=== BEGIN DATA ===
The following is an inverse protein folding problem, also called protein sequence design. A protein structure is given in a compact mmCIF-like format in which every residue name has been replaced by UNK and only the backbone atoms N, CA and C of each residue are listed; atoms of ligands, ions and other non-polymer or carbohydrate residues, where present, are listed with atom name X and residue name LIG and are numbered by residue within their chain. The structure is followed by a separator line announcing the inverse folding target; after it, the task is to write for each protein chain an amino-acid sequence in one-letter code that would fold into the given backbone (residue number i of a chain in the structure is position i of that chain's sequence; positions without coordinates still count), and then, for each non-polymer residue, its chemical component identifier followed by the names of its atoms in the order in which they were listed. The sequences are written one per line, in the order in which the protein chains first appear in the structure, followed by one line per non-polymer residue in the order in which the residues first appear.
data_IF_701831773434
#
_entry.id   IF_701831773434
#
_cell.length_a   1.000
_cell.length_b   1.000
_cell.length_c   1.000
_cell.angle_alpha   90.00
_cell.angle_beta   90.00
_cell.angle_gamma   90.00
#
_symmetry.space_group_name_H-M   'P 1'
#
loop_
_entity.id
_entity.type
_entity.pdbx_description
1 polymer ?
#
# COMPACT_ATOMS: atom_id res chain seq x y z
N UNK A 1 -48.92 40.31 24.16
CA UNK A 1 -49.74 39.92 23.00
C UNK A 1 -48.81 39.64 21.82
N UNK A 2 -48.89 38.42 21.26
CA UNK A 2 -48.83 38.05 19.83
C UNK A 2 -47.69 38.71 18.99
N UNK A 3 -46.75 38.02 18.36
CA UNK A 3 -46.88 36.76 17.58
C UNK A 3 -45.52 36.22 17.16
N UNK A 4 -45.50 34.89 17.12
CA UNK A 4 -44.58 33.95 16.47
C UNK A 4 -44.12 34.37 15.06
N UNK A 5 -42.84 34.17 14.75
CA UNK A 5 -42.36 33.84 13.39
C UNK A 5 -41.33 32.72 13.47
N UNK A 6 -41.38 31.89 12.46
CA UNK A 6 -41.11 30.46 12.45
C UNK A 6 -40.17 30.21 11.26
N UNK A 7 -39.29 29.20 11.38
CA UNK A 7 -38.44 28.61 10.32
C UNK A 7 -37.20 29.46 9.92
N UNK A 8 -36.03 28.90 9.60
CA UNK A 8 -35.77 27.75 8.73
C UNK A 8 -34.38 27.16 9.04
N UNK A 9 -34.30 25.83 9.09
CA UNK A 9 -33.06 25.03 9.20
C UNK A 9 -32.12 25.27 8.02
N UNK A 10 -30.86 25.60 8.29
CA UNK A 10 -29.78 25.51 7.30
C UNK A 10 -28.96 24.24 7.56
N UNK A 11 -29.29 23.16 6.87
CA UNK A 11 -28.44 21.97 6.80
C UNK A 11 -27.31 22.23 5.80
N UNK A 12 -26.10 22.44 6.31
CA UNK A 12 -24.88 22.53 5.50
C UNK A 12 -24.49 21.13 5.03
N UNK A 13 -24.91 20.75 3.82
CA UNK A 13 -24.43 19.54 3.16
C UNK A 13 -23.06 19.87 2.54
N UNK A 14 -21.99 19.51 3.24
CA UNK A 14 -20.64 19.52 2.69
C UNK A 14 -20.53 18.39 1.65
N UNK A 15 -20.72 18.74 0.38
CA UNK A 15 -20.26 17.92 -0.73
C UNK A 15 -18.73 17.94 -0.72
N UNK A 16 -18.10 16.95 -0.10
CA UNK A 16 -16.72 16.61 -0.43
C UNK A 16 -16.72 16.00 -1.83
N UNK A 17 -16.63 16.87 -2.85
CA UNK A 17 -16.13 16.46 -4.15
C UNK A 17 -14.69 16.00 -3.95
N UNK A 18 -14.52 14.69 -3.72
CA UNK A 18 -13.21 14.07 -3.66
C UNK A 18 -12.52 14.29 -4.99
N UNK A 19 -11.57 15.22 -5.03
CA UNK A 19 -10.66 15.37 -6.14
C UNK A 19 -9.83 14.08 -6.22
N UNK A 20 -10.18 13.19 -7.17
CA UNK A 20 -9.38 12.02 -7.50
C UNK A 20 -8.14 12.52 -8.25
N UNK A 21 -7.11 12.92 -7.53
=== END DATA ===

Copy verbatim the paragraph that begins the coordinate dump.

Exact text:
The following is an inverse protein folding problem, also called protein sequence design. A protein structure is given in a compact mmCIF-like format in which every residue name has been replaced by UNK and only the backbone atoms N, CA and C of each residue are listed; atoms of ligands, ions and other non-polymer or carbohydrate residues, where present, are listed with atom name X and residue name LIG and are numbered by residue within their chain. The structure is followed by a separator line announcing the inverse folding target; after it, the task is to write for each protein chain an amino-acid sequence in one-letter code that would fold into the given backbone (residue number i of a chain in the structure is position i of that chain's sequence; positions without coordinates still count), and then, for each non-polymer residue, its chemical component identifier followed by the names of its atoms in the order in which they were listed. The sequences are written one per line, in the order in which the protein chains first appear in the structure, followed by one line per non-polymer residue in the order in which the residues first appear.